heart | rf-100 | 0.89 |

heart | xgb | 0.851 |

breast-cancer | skorecard | 0.996 |

breast-cancer | lr_ohe | 0.994 |

breast-cancer | lr_ordinal | 0.994 |

breast-cancer | rf-100 | 0.992 |

breast-cancer | xgb | 0.992 |

adult | xgb | 0.927 |

adult | lr_ohe | 0.906 |

adult | rf-100 | 0.903 |

adult | skorecard | 0.888 |

adult | lr_ordinal | 0.855 |

UCI-creditcard | skorecard | 0.627 |

UCI-creditcard | lr_ohe | 0.621 |

UCI-creditcard | lr_ordinal | 0.621 |

UCI-creditcard | xgb | 0.596 |

UCI-creditcard | rf-100 | 0.588 |

*Table 1: Benchmarking skorecard with other baseline models. See also benchmark notebook if you want to reproduce the results.*

The table shows that `Skorecard`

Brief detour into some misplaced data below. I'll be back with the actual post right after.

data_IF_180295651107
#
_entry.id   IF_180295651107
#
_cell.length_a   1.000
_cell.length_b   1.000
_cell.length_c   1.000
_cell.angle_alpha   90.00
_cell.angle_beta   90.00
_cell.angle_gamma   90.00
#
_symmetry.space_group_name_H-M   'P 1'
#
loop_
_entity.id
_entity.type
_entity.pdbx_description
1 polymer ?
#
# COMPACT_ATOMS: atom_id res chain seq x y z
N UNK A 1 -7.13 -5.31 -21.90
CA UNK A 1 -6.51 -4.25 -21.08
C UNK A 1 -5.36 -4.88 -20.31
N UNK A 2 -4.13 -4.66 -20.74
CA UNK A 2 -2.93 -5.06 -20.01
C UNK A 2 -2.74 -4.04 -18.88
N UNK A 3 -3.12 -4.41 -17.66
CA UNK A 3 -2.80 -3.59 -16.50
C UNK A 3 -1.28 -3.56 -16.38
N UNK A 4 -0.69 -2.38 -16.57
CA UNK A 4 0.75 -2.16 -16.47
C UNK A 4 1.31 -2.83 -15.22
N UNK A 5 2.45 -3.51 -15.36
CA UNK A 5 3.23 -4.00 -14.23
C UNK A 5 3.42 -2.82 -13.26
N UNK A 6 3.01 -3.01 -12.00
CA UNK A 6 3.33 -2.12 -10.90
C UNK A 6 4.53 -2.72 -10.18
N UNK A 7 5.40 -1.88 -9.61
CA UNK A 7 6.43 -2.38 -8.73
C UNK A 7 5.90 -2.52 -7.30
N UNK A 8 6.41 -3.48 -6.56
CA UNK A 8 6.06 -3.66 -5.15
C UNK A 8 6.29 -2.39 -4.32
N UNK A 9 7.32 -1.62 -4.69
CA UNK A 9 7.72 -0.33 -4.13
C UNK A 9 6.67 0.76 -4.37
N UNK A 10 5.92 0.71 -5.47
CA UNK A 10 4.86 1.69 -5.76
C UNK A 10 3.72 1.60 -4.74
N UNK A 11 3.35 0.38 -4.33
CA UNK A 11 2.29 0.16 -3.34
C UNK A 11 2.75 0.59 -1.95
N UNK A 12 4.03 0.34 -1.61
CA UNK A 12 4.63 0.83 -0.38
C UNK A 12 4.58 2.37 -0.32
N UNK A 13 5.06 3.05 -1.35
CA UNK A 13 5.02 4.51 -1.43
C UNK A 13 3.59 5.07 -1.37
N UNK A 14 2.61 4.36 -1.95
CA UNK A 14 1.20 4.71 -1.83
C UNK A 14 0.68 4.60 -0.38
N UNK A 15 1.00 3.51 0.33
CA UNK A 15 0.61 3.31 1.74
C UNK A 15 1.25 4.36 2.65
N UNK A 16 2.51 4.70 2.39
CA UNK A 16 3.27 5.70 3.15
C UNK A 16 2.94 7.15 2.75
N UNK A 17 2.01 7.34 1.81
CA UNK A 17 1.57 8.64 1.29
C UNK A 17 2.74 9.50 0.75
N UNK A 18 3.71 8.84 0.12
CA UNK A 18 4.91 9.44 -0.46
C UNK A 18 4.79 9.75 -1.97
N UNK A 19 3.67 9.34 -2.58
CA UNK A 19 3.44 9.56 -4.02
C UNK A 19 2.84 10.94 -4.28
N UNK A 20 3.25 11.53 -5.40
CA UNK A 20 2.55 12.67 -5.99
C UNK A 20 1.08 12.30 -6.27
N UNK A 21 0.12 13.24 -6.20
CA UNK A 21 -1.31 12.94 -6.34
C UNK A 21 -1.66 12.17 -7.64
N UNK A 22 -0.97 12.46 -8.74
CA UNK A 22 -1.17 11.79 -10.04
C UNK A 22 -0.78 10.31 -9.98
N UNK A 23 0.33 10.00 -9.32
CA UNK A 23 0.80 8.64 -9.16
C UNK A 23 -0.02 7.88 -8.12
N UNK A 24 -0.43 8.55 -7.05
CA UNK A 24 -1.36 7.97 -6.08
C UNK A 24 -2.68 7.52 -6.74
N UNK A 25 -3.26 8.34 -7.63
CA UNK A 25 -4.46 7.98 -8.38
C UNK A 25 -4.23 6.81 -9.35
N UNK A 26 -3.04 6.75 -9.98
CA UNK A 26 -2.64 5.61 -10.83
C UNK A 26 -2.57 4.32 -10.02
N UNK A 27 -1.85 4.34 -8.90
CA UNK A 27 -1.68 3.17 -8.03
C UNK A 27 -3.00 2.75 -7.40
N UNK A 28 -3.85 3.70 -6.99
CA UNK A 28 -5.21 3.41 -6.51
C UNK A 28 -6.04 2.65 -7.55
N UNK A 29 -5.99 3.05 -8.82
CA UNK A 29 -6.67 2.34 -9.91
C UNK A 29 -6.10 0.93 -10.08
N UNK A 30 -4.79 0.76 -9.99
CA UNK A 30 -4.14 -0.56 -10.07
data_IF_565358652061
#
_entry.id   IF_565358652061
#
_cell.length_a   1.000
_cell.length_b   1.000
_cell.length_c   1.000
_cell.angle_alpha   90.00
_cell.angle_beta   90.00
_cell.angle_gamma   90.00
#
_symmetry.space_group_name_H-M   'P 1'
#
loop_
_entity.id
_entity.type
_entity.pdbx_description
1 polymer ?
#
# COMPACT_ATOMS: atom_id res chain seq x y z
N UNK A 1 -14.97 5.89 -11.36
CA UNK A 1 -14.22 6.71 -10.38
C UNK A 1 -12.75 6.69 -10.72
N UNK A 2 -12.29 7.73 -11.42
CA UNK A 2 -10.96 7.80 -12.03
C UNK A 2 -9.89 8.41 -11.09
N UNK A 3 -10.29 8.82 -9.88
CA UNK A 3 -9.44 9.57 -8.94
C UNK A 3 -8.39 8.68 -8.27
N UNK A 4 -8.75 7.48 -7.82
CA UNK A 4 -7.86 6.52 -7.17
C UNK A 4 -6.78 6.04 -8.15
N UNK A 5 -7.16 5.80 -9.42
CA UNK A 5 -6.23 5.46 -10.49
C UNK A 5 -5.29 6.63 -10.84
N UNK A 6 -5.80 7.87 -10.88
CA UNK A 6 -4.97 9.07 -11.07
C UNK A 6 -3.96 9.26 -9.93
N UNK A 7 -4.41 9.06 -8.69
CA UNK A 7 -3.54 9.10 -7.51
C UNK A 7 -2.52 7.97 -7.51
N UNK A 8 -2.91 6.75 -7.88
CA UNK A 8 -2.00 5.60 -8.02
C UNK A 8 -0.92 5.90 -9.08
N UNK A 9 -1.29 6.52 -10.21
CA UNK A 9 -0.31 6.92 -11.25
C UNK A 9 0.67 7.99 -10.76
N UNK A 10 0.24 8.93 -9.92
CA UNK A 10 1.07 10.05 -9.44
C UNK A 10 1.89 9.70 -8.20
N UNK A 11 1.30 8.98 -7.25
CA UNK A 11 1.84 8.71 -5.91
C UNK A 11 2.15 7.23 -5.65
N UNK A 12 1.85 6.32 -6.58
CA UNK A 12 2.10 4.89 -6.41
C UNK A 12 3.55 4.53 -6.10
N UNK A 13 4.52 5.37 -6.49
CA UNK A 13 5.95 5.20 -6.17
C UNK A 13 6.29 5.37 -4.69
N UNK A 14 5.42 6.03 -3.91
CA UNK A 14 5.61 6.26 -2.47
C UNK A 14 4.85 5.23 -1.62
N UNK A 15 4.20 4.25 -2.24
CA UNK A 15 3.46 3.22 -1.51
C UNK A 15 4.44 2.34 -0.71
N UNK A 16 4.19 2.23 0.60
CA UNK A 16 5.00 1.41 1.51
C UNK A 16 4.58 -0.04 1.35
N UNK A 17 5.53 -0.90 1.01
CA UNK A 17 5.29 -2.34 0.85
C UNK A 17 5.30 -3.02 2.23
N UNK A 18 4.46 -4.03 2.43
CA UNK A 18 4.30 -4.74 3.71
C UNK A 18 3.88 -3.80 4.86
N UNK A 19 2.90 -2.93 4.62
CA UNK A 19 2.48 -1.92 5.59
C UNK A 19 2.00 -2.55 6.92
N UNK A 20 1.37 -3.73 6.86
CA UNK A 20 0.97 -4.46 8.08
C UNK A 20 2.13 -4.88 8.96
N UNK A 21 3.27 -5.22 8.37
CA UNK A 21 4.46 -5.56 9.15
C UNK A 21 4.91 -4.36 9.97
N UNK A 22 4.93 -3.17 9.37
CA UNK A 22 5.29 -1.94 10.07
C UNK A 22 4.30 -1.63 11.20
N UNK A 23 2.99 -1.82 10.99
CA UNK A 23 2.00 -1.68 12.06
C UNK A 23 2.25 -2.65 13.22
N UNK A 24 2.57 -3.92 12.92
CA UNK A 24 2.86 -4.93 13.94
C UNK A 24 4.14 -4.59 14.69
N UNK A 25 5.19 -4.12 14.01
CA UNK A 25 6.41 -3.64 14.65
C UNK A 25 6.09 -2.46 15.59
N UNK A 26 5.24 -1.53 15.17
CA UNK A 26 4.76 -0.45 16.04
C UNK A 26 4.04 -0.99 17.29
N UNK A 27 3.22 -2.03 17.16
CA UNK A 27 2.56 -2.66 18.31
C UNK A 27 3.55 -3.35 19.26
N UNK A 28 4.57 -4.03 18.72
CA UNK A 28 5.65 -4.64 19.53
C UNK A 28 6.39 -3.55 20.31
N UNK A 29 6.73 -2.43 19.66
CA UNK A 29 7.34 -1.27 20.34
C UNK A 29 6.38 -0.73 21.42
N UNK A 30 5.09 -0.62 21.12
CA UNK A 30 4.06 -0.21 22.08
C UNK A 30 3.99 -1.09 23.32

frequently outperforms `LogisticRegression`

and even more complex algorithms (that haven’t been tuned yet), but in line with the no free lunch theorem *not always*. So while `skorecard`

is a great baseline model, you will always want to use a range of simple models to get a sense of the performance of your final model.

## Conclusion

Bucketing features is a powerful technique that can help model performance and improve the interpretability of features. Bucketing in combination with weight of evidence encoding can make a logistic regression model much more powerful. `skorecard`

has bucketing transformers you can use in your own modelling pipelines and a `Skorecard()`

estimator that helps automate the bucketing+woe encoding technique and can be more competitive than LogisticRegression. `skorecard`

is a strong approach that you could consider adding to your baseline models.

In the `skorecard`

documentation there are more interesting features to explore such as support for missing values (tutorial), special values for bucketing (tutorial), a two step bucketing approach (tutorial) and the interactive bucketing app (tutorial).